Ashes 2015: David Warner accuses England vice-captain Joe Root of racial insensitivity

Warner has revealed he punched Root in his infamous assault at Birmingham’s Walkabout Bar back in 2013 because he thought the England player was mocking the South African batsman Hashim Amla

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The Independent Online

David Warner has risked the wrath of Joe Root and the England team by accusing the vice-captain of being racially insensitive in comments that are sure to raise tensions between the sides just  four days before the start of the Ashes.

Warner has revealed he punched Root in his infamous assault at Birmingham’s Walkabout Bar back in 2013 because he thought the England player was mocking the South African batsman Hashim Amla. The Australia opener has accused the England batsman of inadvertent racism by placing a wig on his chin – which he interpreted as an insult to Amla who sports a beard as a sign of his Muslim faith.

Warner has also claimed Steven Finn, the England fast bowler, was “asleep in the gutter” at the end of that night in June 2013.

While Warner has expressed regret and taken full responsibility for the incident in the past, this is the first time he has spoken in detail about what occurred hours after England’s Champions Trophy victory against Australia at Edgbaston. The revelations are potentially embarrassing for Root, who was not England’s vice-captain at the time, and Finn, who is in the squad for next week’s first Test.

“We were in the bar in the hotel, a few of us, and we all decided to go next door and have a couple of drinks,” Warner told The Sydney Morning Herald. The Australia players were led to a roped off area of the Walkabout, where there were also New Zealand players. An England contingent, including Root, Stuart Broad and Finn then approached.

“We had a place sectioned off for us and they decided to come in – it was probably one, 1.30 in the morning,” said Warner. “They were obviously not part of our group. It was more me giving marching orders in a way.”

Warner says there were “little things” that annoyed him that night before Root’s positioning of the green-and-gold wig tipped him over the edge.

 

“A mate of mine was actually wearing it on top of his head like a [Lasith] Malinga wig,” he said. “That’s what it was, and [Root] decided to come in and take it off my mate’s head and start acting the way he did.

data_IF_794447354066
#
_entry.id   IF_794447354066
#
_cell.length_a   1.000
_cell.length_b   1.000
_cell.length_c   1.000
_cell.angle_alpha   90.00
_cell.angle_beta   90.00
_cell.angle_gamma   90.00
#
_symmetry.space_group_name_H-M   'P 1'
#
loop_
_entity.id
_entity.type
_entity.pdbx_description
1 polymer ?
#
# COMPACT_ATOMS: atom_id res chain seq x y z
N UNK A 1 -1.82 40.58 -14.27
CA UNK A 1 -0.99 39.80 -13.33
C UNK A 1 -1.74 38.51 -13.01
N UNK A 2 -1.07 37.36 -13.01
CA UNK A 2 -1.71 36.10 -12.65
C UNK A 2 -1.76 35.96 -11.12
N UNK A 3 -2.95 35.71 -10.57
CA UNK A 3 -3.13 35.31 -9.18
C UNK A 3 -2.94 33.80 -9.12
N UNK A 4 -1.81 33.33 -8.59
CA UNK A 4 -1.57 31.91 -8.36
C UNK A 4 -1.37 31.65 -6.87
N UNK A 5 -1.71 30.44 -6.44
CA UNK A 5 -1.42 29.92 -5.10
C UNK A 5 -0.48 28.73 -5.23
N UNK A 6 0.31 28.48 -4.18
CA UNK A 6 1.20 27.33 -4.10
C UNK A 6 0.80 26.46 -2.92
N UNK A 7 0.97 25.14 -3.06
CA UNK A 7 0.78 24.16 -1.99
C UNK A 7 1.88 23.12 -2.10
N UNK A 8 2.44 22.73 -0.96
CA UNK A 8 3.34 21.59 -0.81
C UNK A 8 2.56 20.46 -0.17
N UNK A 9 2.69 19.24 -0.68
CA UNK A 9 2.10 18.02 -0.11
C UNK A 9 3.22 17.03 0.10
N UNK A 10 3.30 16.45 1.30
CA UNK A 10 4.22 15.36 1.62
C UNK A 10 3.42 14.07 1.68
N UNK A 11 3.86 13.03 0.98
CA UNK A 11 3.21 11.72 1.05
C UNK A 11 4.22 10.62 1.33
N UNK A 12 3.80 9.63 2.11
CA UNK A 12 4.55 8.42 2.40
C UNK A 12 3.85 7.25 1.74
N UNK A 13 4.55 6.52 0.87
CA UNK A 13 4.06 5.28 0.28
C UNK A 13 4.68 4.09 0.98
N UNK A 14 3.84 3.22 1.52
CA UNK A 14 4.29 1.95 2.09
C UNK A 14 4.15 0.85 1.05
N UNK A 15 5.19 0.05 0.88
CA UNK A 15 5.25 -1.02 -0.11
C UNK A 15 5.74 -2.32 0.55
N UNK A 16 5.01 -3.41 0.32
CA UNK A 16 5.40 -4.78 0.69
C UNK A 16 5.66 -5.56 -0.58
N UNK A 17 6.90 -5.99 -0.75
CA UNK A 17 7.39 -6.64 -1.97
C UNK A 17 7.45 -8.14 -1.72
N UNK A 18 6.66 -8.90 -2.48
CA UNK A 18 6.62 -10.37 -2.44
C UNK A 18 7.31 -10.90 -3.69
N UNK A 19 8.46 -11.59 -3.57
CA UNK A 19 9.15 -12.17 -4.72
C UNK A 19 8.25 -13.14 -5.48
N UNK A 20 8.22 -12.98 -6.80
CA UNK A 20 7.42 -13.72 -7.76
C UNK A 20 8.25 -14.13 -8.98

“When people are drunk that’s what they do but I thought it was a bit inappropriate the way he went about that stuff so I went over and tried to take it off him.

“I just think in today’s society you shouldn’t be fooling around with that kind of stuff. And he probably didn’t mean anything by it at all but I just thought – actually I can’t say what I thought – I probably let my aggression and alcohol take over there and probably made an excuse for me to go over there and actually take it off him.”

Both parties quickly dispersed following the incident and Warner claims he saw Finn “asleep in the gutter” on his exit from the bar.

At the time the England and Wales Cricket Board said Root was “in no way responsible for, nor retaliated to, the attack”. The ECB did not respond to requests yesterday for comment on Warner’s accusations against Root or Finn.

Warner’s punishment for the fracas was to find himself banished to Australia’s A squad in South Africa, meaning he missed the first two Tests of the 2013 Ashes series.

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Michael Clarke was back in the runs for Australia yesterday, hitting 77 against Essex at Chelmsford (Getty)

The incident also proved a tipping point for Mickey Arthur, Australia’s South African coach at the time, who was sacked and replaced by Darren Lehmann.

Although England went on to win that summer’s series 3-0, Warner coming back for the third Test at Old Trafford, both the opener and Lehmann have not looked back since, whitewashing England in the return series the following winter and winning the World Cup on home soil earlier this year.

Warner has also revealed he has put himself on a self-imposed alcohol ban to not only avoid a repeat of that night two years ago but also to play a big part in helping Australia win a first Ashes series in England since 2001.

“I haven’t been told to, I don’t want to prove a point, I just want to tell myself that I can be disciplined,” he said. “But I’m definitely not ruling out having a beer if we win the series.”

Warner made just four on day three of Australia’s final warm-up match against Essex at Chelmsford yesterday, but he will not be too concerned after scoring 94 in the first innings. 

The Australia captain Michael Clarke, who was out for a golden duck on the first day, top-scored with 77 as his side were reduced to 190 for 8 by the Second Division team.

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